An apologetic comment is what happens when you come across a spaghetti mess of code that takes you some time to understand, or when you produce code you know is bad but don't have time to refactor it. You'll write a comment that details everything you learned about the code, so the next person ( who may or may not be you ) doesn't have to spend time re-learning the same code.

In all cases the correct thing to do is to rewrite the code and make it clearer, but that may not be practical or even possible. A simple mistake in your rewrite could introduce a whole host of problems you could avoid by simply passing the problem on to the next programmer- or, more typically, yourself a few months from now when you have a moment to spare.

Documenting Code

Inline documentation is a different beast altogether. While the specific details of a function or method might change, very rarely will you change what arguments it accepts and what its expected behaviour is.

In fact, if your code is already in use somewhere it would be outright reckless to change the behaviour of a method. Documentation can help ensure that changes to the implementation don't result in changes to behaviour by explicitly stating how a function should behave so future developers have something to test against. The canonical solution to this very problem is test coverage. Tests explicitly check that functions do what they're supposed to do, but they're way beyond the scope of this introduction!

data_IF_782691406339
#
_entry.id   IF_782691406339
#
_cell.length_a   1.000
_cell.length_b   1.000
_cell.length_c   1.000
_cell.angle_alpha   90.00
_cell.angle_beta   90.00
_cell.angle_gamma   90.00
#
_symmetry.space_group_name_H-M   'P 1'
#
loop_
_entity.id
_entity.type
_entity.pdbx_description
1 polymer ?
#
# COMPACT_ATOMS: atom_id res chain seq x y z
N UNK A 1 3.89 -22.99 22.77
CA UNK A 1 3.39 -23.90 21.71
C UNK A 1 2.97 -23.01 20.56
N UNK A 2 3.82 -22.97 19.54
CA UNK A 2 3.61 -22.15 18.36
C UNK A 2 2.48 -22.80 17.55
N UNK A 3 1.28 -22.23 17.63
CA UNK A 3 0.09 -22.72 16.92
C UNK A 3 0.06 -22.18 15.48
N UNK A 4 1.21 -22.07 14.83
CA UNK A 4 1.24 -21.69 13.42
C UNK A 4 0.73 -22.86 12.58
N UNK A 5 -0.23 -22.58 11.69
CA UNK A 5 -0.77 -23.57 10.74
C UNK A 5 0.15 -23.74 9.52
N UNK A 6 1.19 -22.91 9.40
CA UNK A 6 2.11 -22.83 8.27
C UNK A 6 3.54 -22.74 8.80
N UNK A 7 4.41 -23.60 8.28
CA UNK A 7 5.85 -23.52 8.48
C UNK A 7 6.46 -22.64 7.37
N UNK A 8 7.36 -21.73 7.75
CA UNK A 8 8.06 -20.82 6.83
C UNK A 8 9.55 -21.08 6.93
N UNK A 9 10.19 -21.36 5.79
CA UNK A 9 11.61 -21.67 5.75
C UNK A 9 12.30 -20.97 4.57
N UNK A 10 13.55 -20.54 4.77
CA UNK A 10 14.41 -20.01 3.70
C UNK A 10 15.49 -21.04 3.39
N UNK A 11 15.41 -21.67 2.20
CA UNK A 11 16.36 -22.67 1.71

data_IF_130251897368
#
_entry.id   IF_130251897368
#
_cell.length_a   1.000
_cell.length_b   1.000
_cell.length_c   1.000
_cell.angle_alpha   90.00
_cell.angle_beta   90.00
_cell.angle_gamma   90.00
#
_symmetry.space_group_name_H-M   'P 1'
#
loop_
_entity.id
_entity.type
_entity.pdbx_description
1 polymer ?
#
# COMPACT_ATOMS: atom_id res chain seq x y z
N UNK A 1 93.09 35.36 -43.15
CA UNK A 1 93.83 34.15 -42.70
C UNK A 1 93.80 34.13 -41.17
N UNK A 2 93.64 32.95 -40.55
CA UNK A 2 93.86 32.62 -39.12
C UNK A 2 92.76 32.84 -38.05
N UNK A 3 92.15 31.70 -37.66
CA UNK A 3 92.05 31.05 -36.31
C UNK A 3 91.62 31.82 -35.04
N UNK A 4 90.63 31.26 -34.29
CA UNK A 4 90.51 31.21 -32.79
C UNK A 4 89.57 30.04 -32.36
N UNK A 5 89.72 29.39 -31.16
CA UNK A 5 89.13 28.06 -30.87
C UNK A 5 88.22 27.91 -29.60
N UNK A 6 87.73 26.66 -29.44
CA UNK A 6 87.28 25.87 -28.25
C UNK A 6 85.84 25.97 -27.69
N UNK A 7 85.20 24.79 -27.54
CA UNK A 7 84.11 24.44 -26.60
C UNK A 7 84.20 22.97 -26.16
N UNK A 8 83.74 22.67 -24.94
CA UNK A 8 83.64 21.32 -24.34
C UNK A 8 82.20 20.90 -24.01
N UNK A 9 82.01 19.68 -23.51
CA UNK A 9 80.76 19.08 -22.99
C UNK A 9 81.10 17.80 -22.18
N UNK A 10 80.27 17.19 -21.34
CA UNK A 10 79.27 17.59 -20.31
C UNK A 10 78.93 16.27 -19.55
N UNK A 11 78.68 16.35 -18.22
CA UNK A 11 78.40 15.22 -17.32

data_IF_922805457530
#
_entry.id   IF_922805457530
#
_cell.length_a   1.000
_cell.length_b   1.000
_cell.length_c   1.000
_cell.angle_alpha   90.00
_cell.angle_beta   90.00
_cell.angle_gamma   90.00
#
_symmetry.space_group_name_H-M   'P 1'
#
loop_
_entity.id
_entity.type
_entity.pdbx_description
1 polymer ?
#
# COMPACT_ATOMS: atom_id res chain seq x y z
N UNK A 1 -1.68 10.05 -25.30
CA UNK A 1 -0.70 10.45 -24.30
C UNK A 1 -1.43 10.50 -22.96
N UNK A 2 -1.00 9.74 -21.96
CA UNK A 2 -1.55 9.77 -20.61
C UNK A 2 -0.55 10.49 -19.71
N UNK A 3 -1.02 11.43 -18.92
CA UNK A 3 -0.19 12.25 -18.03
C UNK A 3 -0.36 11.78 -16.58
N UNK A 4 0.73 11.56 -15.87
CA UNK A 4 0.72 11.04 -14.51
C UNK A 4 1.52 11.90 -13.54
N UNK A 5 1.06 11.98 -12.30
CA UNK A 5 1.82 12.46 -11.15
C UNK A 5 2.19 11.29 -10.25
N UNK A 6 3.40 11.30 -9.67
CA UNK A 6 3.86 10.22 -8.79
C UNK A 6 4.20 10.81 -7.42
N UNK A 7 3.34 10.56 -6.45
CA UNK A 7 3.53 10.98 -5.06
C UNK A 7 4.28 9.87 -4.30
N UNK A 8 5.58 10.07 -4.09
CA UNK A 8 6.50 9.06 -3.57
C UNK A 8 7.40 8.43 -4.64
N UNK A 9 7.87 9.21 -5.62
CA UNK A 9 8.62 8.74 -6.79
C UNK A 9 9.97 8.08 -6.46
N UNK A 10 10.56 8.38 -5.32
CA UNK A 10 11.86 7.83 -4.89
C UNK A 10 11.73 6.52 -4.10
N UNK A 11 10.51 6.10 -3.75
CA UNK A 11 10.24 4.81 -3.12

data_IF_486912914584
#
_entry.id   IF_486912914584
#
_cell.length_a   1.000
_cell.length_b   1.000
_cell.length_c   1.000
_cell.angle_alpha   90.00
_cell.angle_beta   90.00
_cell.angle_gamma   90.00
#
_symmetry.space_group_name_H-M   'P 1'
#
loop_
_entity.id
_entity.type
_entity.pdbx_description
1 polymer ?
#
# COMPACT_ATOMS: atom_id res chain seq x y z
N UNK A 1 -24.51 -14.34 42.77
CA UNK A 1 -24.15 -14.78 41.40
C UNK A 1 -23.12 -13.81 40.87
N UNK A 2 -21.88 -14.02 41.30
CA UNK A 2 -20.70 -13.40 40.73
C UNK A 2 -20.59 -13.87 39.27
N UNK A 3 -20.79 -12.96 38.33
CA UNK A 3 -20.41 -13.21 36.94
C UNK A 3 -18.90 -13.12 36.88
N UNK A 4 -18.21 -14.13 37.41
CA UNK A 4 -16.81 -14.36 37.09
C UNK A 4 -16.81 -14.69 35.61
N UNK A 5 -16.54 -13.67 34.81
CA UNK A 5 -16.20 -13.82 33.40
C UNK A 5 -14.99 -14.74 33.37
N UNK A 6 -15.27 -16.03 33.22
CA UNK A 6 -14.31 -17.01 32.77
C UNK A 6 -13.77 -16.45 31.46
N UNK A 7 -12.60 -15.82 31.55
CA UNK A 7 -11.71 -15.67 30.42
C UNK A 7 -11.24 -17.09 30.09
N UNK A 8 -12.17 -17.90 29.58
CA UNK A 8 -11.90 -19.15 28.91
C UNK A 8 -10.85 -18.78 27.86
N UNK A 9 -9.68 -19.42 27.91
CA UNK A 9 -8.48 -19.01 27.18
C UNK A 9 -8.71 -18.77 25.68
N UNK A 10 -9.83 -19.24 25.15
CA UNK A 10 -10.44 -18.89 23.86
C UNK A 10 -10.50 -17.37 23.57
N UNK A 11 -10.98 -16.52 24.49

Python code can be documented with Docstrings. These are multi-line comments that Python's help function can understand.

A Docstring should look something like this:

def add_lists(list_a, list_b):
    '''Adds the values of two lists together, returns a list of results

    Arguments:
    * list_a - the first list of numbers
    * list_b - the second lists of numbers
    '''

These are useful not only to future developers of your code, but to the people using it too. What if we ran help on this imaginary method?

>>> help(add_lists)
Help on function add_lists in module __main__:

add_lists(list_a, list_b)
    Adds the values of two lists together, returns a list of results

    Arguments:
    * list_a - the first list of numbers
    * list_b - the second lists of numbers

Boom! We've now got self-documenting code that any Python user can get help on, right in the interactive shell.

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Tutorial
Intermediate
Python

Phil Howard

phil@pimoroni.com
@gadgetoid
Phil is Pimoroni's software guru, instantly recognisable by his somewhat pirate-themed moustache growing attempts. Usually found buried neck deep in Python libraries, he's also been known to escape on occasion and turn out crazy new products. If you need a helping hand, he's a prolific Twitter user and rampages around the forums like a T-Rex. Ask him if you need help with Pimoroni's software libraries, or Propeller HAT.